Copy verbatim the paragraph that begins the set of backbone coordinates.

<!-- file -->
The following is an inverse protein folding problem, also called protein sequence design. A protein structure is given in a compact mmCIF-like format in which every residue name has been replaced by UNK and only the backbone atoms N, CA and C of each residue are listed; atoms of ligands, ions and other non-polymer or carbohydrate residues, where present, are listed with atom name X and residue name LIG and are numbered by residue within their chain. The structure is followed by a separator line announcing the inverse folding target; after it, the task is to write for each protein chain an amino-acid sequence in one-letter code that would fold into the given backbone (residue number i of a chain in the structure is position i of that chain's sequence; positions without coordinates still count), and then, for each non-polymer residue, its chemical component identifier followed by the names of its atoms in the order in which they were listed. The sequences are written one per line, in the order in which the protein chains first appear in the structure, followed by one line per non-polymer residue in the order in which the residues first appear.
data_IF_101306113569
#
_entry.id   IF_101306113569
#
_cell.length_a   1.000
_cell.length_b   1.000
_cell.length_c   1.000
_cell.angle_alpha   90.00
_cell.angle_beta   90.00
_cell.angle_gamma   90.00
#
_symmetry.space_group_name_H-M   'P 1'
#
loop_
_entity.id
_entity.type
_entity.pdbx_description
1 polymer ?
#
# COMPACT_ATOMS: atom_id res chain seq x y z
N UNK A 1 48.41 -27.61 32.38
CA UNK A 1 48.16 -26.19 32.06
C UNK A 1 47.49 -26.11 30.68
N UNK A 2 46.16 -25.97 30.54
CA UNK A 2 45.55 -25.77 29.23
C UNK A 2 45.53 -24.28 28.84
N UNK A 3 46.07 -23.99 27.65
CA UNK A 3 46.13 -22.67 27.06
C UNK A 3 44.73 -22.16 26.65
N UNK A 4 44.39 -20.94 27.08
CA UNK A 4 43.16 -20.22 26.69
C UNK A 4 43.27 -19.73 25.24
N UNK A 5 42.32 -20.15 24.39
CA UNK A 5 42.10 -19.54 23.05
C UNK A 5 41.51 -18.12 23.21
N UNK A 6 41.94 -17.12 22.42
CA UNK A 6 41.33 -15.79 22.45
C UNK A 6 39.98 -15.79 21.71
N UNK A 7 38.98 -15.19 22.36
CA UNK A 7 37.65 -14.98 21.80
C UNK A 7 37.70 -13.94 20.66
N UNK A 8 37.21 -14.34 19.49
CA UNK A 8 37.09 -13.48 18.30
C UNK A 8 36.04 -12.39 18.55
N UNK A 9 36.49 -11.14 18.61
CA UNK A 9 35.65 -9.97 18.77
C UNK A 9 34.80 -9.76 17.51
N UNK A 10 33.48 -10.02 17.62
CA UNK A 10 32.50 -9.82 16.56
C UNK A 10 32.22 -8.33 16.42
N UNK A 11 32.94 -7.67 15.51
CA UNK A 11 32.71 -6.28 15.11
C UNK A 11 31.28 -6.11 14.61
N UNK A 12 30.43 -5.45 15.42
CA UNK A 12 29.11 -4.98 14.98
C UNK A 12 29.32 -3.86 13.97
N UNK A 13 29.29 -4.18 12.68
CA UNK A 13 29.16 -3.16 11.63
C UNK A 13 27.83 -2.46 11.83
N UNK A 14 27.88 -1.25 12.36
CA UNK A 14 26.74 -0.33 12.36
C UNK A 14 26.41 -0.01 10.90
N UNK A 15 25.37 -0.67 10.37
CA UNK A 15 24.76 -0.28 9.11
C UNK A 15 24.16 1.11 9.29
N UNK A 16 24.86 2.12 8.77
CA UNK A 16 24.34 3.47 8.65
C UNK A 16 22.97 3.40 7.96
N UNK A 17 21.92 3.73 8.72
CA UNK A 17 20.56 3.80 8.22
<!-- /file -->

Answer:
The following is an inverse protein folding problem, also called protein sequence design. A protein structure is given in a compact mmCIF-like format in which every residue name has been replaced by UNK and only the backbone atoms N, CA and C of each residue are listed; atoms of ligands, ions and other non-polymer or carbohydrate residues, where present, are listed with atom name X and residue name LIG and are numbered by residue within their chain. The structure is followed by a separator line announcing the inverse folding target; after it, the task is to write for each protein chain an amino-acid sequence in one-letter code that would fold into the given backbone (residue number i of a chain in the structure is position i of that chain's sequence; positions without coordinates still count), and then, for each non-polymer residue, its chemical component identifier followed by the names of its atoms in the order in which they were listed. The sequences are written one per line, in the order in which the protein chains first appear in the structure, followed by one line per non-polymer residue in the order in which the residues first appear.